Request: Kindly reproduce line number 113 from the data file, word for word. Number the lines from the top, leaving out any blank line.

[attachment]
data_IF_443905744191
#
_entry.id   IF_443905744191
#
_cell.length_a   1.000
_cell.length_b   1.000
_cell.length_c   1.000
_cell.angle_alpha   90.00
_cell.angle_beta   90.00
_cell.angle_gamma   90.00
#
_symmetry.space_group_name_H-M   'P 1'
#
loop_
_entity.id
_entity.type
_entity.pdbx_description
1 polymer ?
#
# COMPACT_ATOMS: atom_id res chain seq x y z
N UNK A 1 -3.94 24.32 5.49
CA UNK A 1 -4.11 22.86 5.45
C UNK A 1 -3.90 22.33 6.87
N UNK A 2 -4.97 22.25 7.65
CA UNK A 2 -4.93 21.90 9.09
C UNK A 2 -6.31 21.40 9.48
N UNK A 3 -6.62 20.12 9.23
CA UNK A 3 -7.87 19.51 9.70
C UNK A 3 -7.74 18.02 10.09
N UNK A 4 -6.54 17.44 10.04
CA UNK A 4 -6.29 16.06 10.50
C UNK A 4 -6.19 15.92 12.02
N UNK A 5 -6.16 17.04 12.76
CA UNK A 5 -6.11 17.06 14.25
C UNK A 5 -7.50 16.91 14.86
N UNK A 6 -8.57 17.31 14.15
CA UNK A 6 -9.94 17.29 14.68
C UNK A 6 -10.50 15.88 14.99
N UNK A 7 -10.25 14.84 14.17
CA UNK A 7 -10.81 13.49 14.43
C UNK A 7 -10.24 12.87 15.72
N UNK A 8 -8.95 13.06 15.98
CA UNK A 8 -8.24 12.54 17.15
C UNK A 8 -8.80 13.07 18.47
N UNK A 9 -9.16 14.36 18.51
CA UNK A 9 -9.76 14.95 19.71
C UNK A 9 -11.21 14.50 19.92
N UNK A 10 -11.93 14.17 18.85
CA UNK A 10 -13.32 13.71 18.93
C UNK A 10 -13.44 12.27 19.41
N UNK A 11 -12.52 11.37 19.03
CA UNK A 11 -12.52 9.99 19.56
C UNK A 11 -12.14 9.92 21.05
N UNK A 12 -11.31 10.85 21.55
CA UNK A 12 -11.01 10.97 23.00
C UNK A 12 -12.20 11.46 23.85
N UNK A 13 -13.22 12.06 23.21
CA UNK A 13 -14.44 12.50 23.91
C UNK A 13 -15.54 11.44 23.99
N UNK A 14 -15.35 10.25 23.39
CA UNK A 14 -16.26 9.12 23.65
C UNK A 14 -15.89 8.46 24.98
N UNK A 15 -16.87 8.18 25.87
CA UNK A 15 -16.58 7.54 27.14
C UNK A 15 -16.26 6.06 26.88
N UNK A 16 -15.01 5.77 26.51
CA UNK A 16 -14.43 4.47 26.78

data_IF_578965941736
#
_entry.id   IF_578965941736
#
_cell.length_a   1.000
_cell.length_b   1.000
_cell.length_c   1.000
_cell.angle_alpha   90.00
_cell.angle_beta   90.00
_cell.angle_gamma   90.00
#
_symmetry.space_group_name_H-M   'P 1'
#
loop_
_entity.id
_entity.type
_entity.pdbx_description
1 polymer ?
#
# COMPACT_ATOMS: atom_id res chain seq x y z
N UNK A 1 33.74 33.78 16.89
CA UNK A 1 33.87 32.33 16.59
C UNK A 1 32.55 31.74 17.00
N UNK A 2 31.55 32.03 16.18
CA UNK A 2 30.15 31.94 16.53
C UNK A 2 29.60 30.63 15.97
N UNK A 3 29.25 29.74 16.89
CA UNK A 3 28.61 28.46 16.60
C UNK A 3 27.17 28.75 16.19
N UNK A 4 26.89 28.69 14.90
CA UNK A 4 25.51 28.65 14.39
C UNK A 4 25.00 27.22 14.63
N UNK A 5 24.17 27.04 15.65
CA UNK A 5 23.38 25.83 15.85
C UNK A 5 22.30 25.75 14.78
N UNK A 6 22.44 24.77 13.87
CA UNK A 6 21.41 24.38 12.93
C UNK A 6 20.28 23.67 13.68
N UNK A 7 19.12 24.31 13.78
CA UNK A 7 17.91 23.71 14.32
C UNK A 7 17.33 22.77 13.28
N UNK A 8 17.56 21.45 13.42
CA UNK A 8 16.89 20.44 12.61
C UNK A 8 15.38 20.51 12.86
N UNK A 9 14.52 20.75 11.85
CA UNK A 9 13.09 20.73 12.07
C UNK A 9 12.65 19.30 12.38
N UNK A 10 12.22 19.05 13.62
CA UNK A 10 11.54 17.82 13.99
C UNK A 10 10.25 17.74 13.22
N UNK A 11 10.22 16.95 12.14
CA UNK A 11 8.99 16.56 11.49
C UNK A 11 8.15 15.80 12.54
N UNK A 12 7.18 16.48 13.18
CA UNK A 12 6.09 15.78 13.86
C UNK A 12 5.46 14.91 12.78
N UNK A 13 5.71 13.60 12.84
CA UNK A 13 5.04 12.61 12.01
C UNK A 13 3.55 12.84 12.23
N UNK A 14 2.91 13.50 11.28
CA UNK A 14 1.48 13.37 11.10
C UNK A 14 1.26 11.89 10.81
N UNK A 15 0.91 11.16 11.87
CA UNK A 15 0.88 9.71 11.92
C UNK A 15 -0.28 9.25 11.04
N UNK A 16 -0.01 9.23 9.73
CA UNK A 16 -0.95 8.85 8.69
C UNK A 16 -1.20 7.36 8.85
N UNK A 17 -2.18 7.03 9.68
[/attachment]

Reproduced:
CA UNK A 9 13.09 20.73 12.07